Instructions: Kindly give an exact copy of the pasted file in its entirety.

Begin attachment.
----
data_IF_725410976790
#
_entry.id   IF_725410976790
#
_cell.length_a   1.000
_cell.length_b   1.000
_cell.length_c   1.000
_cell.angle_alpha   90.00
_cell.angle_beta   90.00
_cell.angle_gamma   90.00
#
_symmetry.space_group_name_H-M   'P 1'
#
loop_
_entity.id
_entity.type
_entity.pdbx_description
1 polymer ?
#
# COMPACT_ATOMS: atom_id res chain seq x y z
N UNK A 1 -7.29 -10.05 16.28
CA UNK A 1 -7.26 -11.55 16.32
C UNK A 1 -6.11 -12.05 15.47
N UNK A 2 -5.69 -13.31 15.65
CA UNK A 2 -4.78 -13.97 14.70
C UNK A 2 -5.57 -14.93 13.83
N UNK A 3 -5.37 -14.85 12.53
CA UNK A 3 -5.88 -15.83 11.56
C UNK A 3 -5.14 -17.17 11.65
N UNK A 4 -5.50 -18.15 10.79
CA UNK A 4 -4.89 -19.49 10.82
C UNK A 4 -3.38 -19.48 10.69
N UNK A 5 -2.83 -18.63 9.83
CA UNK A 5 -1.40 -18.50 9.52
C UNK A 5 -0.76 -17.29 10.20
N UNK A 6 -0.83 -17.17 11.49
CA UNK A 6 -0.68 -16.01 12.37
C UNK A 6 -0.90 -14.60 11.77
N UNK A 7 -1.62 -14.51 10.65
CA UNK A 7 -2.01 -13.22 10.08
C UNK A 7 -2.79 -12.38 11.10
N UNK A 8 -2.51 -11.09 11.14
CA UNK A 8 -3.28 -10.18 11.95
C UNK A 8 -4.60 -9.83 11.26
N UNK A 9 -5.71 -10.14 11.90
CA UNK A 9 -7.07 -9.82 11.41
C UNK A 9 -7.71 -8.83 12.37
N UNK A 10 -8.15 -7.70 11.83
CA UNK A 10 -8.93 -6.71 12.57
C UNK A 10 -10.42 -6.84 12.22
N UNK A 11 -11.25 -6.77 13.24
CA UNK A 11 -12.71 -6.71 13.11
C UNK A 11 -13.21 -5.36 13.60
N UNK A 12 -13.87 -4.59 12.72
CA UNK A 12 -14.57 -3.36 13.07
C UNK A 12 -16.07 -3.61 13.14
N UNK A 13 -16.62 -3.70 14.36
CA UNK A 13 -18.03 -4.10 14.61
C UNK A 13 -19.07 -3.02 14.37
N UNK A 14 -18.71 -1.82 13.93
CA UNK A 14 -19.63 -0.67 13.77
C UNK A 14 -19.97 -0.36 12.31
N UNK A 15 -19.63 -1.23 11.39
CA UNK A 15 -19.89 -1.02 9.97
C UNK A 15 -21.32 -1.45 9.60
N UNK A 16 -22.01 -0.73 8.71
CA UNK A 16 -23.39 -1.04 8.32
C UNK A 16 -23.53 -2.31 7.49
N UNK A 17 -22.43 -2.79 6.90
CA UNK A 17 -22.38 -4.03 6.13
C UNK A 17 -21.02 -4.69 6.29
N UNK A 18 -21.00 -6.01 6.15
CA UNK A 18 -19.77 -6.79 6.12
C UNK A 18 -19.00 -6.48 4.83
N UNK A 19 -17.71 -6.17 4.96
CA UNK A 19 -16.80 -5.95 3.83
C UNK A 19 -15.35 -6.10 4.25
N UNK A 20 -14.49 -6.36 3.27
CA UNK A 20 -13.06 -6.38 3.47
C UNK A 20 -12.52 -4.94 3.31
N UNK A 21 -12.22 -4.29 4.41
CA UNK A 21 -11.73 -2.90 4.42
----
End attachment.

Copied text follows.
data_IF_725410976790
#
_entry.id   IF_725410976790
#
_cell.length_a   1.000
_cell.length_b   1.000
_cell.length_c   1.000
_cell.angle_alpha   90.00
_cell.angle_beta   90.00
_cell.angle_gamma   90.00
#
_symmetry.space_group_name_H-M   'P 1'
#
loop_
_entity.id
_entity.type
_entity.pdbx_description
1 polymer ?
#
# COMPACT_ATOMS: atom_id res chain seq x y z
N UNK A 1 -7.29 -10.05 16.28
CA UNK A 1 -7.26 -11.55 16.32
C UNK A 1 -6.11 -12.05 15.47
N UNK A 2 -5.69 -13.31 15.65
CA UNK A 2 -4.78 -13.97 14.70
C UNK A 2 -5.57 -14.93 13.83
N UNK A 3 -5.37 -14.85 12.53
CA UNK A 3 -5.88 -15.83 11.56
C UNK A 3 -5.14 -17.17 11.65
N UNK A 4 -5.50 -18.15 10.79
CA UNK A 4 -4.89 -19.49 10.82
C UNK A 4 -3.38 -19.48 10.69
N UNK A 5 -2.83 -18.63 9.83
CA UNK A 5 -1.40 -18.50 9.52
C UNK A 5 -0.76 -17.29 10.20
N UNK A 6 -0.83 -17.17 11.49
CA UNK A 6 -0.68 -16.01 12.37
C UNK A 6 -0.90 -14.60 11.77
N UNK A 7 -1.62 -14.51 10.65
CA UNK A 7 -2.01 -13.22 10.08
C UNK A 7 -2.79 -12.38 11.10
N UNK A 8 -2.51 -11.09 11.14
CA UNK A 8 -3.28 -10.18 11.95
C UNK A 8 -4.60 -9.83 11.26
N UNK A 9 -5.71 -10.14 11.90
CA UNK A 9 -7.07 -9.82 11.41
C UNK A 9 -7.71 -8.83 12.37
N UNK A 10 -8.15 -7.70 11.83
CA UNK A 10 -8.93 -6.71 12.57
C UNK A 10 -10.42 -6.84 12.22
N UNK A 11 -11.25 -6.77 13.24
CA UNK A 11 -12.71 -6.71 13.11
C UNK A 11 -13.21 -5.36 13.60
N UNK A 12 -13.87 -4.59 12.72
CA UNK A 12 -14.57 -3.36 13.07
C UNK A 12 -16.07 -3.61 13.14
N UNK A 13 -16.62 -3.70 14.36
CA UNK A 13 -18.03 -4.10 14.61
C UNK A 13 -19.07 -3.02 14.37
N UNK A 14 -18.71 -1.82 13.93
CA UNK A 14 -19.63 -0.67 13.77
C UNK A 14 -19.97 -0.36 12.31
N UNK A 15 -19.63 -1.23 11.39
CA UNK A 15 -19.89 -1.02 9.97
C UNK A 15 -21.32 -1.45 9.60
N UNK A 16 -22.01 -0.73 8.71
CA UNK A 16 -23.39 -1.04 8.32
C UNK A 16 -23.53 -2.31 7.49
N UNK A 17 -22.43 -2.79 6.90
CA UNK A 17 -22.38 -4.03 6.13
C UNK A 17 -21.02 -4.69 6.29
N UNK A 18 -21.00 -6.01 6.15
CA UNK A 18 -19.77 -6.79 6.12
C UNK A 18 -19.00 -6.48 4.83
N UNK A 19 -17.71 -6.17 4.96
CA UNK A 19 -16.80 -5.95 3.83
C UNK A 19 -15.35 -6.10 4.25
N UNK A 20 -14.49 -6.36 3.27
CA UNK A 20 -13.06 -6.38 3.47
C UNK A 20 -12.52 -4.94 3.31
N UNK A 21 -12.22 -4.29 4.41
CA UNK A 21 -11.73 -2.90 4.42